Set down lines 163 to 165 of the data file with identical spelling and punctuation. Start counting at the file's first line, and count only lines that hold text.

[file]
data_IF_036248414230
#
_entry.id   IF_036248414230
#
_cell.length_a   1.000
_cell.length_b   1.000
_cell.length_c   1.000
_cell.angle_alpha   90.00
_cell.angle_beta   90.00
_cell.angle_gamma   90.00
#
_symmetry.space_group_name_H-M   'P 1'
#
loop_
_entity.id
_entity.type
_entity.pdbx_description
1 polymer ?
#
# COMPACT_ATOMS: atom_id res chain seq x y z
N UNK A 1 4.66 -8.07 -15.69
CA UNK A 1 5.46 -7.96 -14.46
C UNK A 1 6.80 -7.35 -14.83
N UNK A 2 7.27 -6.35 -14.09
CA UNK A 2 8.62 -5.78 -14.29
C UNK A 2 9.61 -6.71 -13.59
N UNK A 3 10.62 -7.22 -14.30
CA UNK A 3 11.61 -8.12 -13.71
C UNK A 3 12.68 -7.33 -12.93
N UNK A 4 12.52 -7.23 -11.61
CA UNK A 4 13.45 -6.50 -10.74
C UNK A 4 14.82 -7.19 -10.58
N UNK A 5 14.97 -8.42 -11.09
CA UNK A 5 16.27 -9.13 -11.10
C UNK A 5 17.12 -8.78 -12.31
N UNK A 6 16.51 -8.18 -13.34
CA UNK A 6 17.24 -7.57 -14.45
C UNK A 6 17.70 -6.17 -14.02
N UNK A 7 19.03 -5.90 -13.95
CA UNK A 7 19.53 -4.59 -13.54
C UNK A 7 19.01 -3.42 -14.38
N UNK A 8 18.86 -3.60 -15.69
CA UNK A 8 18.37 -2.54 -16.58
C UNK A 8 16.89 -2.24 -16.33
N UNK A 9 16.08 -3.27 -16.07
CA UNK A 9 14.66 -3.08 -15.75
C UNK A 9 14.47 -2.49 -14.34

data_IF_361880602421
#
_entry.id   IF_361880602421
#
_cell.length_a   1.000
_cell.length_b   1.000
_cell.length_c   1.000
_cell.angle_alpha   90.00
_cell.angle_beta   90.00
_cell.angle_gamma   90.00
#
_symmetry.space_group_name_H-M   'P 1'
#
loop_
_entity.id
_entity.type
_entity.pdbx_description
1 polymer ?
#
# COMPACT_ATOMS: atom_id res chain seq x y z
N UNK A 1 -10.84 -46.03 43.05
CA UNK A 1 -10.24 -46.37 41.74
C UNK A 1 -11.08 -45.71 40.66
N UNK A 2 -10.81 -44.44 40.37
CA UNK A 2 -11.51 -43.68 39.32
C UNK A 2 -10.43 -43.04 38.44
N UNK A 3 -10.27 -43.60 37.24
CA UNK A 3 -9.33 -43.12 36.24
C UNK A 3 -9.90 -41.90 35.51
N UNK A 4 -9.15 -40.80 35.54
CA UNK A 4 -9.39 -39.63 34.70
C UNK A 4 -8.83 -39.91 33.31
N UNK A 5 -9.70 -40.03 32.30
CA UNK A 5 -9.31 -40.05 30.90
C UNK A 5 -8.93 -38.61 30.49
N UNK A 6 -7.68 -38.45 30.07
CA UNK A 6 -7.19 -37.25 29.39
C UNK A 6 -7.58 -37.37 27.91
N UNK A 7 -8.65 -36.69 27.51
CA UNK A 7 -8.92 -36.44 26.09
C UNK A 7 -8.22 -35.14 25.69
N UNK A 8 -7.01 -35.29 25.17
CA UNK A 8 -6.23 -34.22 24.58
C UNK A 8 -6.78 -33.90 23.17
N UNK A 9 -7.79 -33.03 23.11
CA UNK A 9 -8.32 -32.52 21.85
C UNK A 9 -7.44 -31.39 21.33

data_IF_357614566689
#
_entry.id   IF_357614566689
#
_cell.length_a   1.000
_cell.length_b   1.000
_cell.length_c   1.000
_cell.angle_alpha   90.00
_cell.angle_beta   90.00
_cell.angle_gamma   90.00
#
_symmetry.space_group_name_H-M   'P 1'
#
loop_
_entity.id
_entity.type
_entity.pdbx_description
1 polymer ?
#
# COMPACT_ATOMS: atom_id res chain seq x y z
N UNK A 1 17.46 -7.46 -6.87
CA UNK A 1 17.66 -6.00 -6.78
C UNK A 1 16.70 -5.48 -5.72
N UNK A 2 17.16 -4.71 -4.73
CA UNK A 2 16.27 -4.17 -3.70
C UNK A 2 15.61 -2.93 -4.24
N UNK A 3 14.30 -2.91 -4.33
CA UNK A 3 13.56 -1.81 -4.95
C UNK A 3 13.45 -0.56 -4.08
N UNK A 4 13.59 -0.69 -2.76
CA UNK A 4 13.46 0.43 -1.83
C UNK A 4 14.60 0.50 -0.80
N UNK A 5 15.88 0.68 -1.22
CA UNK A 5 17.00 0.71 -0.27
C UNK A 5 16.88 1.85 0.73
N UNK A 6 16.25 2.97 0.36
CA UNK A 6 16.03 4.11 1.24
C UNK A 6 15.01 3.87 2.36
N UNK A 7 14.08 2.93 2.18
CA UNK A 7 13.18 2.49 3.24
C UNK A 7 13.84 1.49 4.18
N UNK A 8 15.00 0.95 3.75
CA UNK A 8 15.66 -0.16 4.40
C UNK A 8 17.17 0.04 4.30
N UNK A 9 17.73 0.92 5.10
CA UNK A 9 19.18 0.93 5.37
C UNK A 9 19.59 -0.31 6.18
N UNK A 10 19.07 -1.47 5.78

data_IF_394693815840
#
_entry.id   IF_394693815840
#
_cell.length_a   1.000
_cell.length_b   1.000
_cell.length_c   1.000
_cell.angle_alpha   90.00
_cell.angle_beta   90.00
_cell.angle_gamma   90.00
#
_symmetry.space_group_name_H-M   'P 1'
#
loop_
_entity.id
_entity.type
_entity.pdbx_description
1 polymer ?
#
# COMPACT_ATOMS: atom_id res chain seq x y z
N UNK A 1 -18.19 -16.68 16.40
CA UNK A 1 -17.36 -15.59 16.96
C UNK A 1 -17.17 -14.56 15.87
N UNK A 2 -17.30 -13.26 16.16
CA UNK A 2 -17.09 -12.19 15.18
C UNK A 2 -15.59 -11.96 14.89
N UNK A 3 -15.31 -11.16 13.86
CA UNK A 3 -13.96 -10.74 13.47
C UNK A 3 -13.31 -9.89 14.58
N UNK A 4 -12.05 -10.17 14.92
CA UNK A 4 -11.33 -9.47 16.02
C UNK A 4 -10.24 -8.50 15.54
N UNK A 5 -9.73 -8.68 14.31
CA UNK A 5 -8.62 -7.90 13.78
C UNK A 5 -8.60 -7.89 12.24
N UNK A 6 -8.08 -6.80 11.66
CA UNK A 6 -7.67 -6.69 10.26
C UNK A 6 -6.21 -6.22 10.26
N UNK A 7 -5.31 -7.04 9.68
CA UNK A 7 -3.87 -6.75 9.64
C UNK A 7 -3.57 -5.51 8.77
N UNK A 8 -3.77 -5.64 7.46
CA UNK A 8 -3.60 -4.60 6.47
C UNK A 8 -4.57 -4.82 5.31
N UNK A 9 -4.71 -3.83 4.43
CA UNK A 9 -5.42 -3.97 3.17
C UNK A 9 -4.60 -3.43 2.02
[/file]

N UNK A 1 -18.19 -16.68 16.40
CA UNK A 1 -17.36 -15.59 16.96
C UNK A 1 -17.17 -14.56 15.87